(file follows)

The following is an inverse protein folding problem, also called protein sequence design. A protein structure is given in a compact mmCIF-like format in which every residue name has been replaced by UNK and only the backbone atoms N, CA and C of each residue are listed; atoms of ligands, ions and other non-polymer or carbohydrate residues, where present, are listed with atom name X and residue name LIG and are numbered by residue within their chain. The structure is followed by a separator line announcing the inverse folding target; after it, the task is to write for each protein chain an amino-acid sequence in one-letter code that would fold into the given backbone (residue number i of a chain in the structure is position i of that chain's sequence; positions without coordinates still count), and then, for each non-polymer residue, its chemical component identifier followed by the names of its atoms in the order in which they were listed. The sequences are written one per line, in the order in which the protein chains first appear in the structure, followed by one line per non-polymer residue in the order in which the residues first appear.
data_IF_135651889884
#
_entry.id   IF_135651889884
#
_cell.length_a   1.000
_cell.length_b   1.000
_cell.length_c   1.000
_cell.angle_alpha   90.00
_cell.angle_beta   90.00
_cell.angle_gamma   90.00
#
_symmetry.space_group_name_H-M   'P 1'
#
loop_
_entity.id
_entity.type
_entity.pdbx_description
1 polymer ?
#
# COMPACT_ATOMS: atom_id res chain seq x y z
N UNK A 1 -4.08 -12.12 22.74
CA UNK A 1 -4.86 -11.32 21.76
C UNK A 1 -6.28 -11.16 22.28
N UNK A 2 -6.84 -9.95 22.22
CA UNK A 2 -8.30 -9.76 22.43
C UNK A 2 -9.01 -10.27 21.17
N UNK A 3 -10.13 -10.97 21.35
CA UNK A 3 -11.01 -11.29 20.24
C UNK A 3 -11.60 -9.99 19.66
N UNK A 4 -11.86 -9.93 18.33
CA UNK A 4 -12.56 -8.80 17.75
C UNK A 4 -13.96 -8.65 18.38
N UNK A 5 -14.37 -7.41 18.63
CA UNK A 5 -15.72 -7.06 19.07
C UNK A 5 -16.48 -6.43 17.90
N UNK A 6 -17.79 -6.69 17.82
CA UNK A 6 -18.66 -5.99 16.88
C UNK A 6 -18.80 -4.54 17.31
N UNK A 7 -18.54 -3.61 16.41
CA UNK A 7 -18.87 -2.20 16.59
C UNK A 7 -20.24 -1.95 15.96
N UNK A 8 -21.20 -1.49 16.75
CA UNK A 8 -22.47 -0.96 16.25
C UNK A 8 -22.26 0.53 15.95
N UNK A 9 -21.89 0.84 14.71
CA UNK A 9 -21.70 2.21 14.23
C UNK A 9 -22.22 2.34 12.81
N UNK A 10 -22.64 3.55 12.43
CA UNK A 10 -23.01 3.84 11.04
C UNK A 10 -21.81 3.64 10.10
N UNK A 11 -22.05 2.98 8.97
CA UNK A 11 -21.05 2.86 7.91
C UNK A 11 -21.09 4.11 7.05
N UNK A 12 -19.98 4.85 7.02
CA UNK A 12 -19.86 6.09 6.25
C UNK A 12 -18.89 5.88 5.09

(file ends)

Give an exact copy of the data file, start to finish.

The following is an inverse protein folding problem, also called protein sequence design. A protein structure is given in a compact mmCIF-like format in which every residue name has been replaced by UNK and only the backbone atoms N, CA and C of each residue are listed; atoms of ligands, ions and other non-polymer or carbohydrate residues, where present, are listed with atom name X and residue name LIG and are numbered by residue within their chain. The structure is followed by a separator line announcing the inverse folding target; after it, the task is to write for each protein chain an amino-acid sequence in one-letter code that would fold into the given backbone (residue number i of a chain in the structure is position i of that chain's sequence; positions without coordinates still count), and then, for each non-polymer residue, its chemical component identifier followed by the names of its atoms in the order in which they were listed. The sequences are written one per line, in the order in which the protein chains first appear in the structure, followed by one line per non-polymer residue in the order in which the residues first appear.
data_IF_135651889884
#
_entry.id   IF_135651889884
#
_cell.length_a   1.000
_cell.length_b   1.000
_cell.length_c   1.000
_cell.angle_alpha   90.00
_cell.angle_beta   90.00
_cell.angle_gamma   90.00
#
_symmetry.space_group_name_H-M   'P 1'
#
loop_
_entity.id
_entity.type
_entity.pdbx_description
1 polymer ?
#
# COMPACT_ATOMS: atom_id res chain seq x y z
N UNK A 1 -4.08 -12.12 22.74
CA UNK A 1 -4.86 -11.32 21.76
C UNK A 1 -6.28 -11.16 22.28
N UNK A 2 -6.84 -9.95 22.22
CA UNK A 2 -8.30 -9.76 22.43
C UNK A 2 -9.01 -10.27 21.17
N UNK A 3 -10.13 -10.97 21.35
CA UNK A 3 -11.01 -11.29 20.24
C UNK A 3 -11.60 -9.99 19.66
N UNK A 4 -11.86 -9.93 18.33
CA UNK A 4 -12.56 -8.80 17.75
C UNK A 4 -13.96 -8.65 18.38
N UNK A 5 -14.37 -7.41 18.63
CA UNK A 5 -15.72 -7.06 19.07
C UNK A 5 -16.48 -6.43 17.90
N UNK A 6 -17.79 -6.69 17.82
CA UNK A 6 -18.66 -5.99 16.88
C UNK A 6 -18.80 -4.54 17.31
N UNK A 7 -18.54 -3.61 16.41
CA UNK A 7 -18.87 -2.20 16.59
C UNK A 7 -20.24 -1.95 15.96
N UNK A 8 -21.20 -1.49 16.75
CA UNK A 8 -22.47 -0.96 16.25
C UNK A 8 -22.26 0.53 15.95
N UNK A 9 -21.89 0.84 14.71
CA UNK A 9 -21.70 2.21 14.23
C UNK A 9 -22.22 2.34 12.81
N UNK A 10 -22.64 3.55 12.43
CA UNK A 10 -23.01 3.84 11.04
C UNK A 10 -21.81 3.64 10.10
N UNK A 11 -22.05 2.98 8.97
CA UNK A 11 -21.05 2.86 7.91
C UNK A 11 -21.09 4.11 7.05
N UNK A 12 -19.98 4.85 7.02
CA UNK A 12 -19.86 6.09 6.25
C UNK A 12 -18.89 5.88 5.09